The good news is that, because of limited resources, the Internal Revenue Service audits only about 1% of the tax returns filed each year. The bad news is that they use a very sophisticated computer system to ‘red flag’ returns that have the best odds of containing errors. Here is a list of the top targets of their search engine:
- Home office deduction. Most of us don’t get a deduction for our homes but if you run a business out of your home you are entitled to deduct that portion of your home and expenses (utilities, maintenance, insurance) that is dedicated to your business. The key to this deduction is that the home office must be used ‘exclusively and regularly’ for the business. If it’s also used as the family TV room or only used occasionally, it will likely not qualify.
- Business auto expense. Lots of people use their vehicle for their business and the IRS allows you a deduction for business use provided you follow strict guidelines and maintain accurate records. You can elect to use either the standard mileage (0.50 cents) or actual expenses. The key to this deduction is detailed recordkeeping. There are any number of tracking systems available including the basic logbook to sophisticated GPS mapping and recording systems. Try taking a 100% auto expense deduction and plan on a personal visit from an IRS agent!
- Charitable deductions. If our itemized deductions are out of line with the norm, you may get red flagged. One way this often happens is through large charitable deductions. For example, if you’re deducting $25,000 and your income is $100,000 you’re likely to get flagged…no matter that the deduction is perfectly legitimate. Another area the IRS closely monitors is non-cash charitable deductions. Why? They’ve found that people often think their used clothing, furniture and personal items are worth much more than the law will allow and people tend to have poor recordkeeping to substantiate values.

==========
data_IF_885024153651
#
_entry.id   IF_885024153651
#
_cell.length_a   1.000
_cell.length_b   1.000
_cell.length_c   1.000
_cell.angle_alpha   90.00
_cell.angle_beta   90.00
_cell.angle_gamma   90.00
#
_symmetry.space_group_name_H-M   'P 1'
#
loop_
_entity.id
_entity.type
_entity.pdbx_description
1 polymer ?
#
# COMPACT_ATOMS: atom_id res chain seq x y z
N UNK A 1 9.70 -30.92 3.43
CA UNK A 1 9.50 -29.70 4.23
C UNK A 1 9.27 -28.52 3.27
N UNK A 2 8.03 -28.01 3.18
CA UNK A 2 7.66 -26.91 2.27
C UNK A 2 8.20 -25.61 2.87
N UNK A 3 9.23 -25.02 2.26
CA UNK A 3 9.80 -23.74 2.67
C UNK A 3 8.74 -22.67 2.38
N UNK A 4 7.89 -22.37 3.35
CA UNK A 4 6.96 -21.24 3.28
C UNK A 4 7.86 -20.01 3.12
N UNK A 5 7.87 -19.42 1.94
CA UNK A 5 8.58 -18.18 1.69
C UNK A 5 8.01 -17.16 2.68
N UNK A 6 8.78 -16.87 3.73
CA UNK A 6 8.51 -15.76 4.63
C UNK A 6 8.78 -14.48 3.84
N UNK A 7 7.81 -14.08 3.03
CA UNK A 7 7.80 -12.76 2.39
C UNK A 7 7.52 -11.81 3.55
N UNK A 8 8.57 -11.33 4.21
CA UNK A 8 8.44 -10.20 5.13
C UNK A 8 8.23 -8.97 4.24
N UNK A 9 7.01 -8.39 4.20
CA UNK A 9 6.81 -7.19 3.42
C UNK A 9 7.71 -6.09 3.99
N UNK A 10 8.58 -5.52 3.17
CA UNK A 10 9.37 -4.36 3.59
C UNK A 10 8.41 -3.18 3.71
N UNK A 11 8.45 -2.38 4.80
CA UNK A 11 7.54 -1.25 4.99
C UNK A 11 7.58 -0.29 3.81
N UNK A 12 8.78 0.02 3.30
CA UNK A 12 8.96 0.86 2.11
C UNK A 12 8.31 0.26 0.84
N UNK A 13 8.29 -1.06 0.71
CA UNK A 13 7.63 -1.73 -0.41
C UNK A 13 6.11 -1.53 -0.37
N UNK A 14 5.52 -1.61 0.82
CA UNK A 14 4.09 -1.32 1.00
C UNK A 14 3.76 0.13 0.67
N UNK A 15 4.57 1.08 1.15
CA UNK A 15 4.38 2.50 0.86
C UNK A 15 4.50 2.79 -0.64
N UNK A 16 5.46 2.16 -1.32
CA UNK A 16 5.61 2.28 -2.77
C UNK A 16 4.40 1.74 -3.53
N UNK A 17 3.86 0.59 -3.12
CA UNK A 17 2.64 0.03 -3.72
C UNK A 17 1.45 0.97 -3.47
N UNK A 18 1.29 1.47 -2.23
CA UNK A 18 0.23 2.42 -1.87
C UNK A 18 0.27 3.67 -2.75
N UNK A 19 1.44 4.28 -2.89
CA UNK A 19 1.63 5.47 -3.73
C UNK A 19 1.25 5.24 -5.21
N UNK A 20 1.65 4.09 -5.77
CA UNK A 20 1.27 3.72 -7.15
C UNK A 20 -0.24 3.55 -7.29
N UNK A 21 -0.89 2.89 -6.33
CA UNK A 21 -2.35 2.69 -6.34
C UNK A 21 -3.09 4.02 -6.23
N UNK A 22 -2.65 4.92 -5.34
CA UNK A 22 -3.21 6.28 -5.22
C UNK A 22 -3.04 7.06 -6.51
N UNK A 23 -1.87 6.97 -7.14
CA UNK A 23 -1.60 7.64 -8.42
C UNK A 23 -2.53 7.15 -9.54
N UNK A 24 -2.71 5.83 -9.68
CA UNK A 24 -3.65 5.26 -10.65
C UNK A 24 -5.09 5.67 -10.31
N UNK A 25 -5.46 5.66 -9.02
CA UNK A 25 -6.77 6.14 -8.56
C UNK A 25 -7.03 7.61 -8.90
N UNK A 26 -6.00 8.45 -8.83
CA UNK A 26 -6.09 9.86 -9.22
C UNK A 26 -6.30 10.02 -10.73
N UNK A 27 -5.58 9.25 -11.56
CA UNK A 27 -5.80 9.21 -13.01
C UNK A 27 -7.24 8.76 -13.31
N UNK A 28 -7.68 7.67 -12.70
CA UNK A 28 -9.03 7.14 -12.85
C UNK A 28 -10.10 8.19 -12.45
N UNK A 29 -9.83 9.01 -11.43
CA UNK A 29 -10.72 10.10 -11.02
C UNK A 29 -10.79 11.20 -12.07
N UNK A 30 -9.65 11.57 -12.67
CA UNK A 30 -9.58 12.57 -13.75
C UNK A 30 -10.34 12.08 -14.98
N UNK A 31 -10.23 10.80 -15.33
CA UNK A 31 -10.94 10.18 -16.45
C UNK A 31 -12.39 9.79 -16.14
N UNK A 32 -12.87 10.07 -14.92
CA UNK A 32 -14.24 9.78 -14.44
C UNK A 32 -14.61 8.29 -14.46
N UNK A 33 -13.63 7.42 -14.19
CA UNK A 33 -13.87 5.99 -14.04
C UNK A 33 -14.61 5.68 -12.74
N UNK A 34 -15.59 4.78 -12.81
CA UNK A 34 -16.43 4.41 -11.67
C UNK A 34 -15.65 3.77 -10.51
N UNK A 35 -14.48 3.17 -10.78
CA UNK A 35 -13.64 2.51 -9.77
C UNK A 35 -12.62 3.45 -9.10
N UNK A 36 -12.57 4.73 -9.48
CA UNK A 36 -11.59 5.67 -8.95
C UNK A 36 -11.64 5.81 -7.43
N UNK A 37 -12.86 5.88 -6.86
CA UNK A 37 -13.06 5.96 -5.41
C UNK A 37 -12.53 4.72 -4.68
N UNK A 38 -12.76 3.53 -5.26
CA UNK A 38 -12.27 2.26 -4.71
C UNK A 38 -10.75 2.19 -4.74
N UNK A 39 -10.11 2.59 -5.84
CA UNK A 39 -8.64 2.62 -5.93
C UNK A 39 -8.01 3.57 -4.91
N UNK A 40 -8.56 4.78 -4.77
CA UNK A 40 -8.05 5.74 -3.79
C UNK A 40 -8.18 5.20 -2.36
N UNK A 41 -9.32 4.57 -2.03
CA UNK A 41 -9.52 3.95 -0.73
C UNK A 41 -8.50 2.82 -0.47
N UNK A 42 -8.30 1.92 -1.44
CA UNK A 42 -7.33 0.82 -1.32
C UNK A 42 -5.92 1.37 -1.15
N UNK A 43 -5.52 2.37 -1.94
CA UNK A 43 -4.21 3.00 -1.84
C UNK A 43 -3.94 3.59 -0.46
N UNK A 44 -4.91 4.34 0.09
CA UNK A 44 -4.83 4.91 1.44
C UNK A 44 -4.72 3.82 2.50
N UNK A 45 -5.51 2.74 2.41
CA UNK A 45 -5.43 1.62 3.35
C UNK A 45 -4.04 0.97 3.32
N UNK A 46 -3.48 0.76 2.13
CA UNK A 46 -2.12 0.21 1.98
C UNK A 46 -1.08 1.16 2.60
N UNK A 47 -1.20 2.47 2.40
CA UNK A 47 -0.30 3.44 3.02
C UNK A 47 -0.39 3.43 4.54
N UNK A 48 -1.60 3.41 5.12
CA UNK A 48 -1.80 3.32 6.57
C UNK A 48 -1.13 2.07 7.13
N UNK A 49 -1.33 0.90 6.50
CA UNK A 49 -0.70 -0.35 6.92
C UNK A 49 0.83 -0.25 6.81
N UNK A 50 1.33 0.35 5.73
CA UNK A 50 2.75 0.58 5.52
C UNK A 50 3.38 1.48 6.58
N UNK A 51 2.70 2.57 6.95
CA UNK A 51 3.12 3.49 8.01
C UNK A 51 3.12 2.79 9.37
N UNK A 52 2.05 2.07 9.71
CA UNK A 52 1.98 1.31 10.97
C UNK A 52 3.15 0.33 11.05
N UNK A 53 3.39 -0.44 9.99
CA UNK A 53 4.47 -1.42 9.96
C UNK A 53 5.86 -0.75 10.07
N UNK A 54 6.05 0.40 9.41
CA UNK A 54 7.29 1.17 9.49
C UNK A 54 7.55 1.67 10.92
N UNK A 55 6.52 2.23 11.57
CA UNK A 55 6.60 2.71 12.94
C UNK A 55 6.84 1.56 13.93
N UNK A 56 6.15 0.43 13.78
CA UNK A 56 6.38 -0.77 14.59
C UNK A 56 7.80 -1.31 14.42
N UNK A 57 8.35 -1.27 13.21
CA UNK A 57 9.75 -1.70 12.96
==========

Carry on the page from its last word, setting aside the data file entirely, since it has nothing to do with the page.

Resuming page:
- Math errors. Making a mathematical error is one of the surest ways to trigger an IRS inquiry. There’s an old carpenter’s saying, “Measure twice, cut once!” In IRS speak it’s, “Check your math twice, file once!” Included under this category would be unreported income…a careless mistake tax filers often make.
- Large deductions for business travel, meals and entertainment. Whether you own your own business or are a W2 employee, this is a category that the IRS loves to audit. They love it because there is so much abuse and often recordkeeping is very poor. Your best defense is excellent records including who you met with, the business purpose, basic content of your discussions, where the meeting took place as well as receipts for all expenses.
- First-time homebuyers tax credit. The IRS is concerned that people may play a little loose with the rules which are quite specific in order to qualify for the first-time homebuyer’s tax credit program that was part of the Obama economic stimulus program rolled out in 2009 and 2010. A special form 5405 is required plus lots of documentation. If you participated in this program, you’ve got your homework cut out for you.
Your overall best strategy: Don’t be afraid to take legitimate deductions but for any deductions that are out of the ordinary, maintain excellent records and documentation.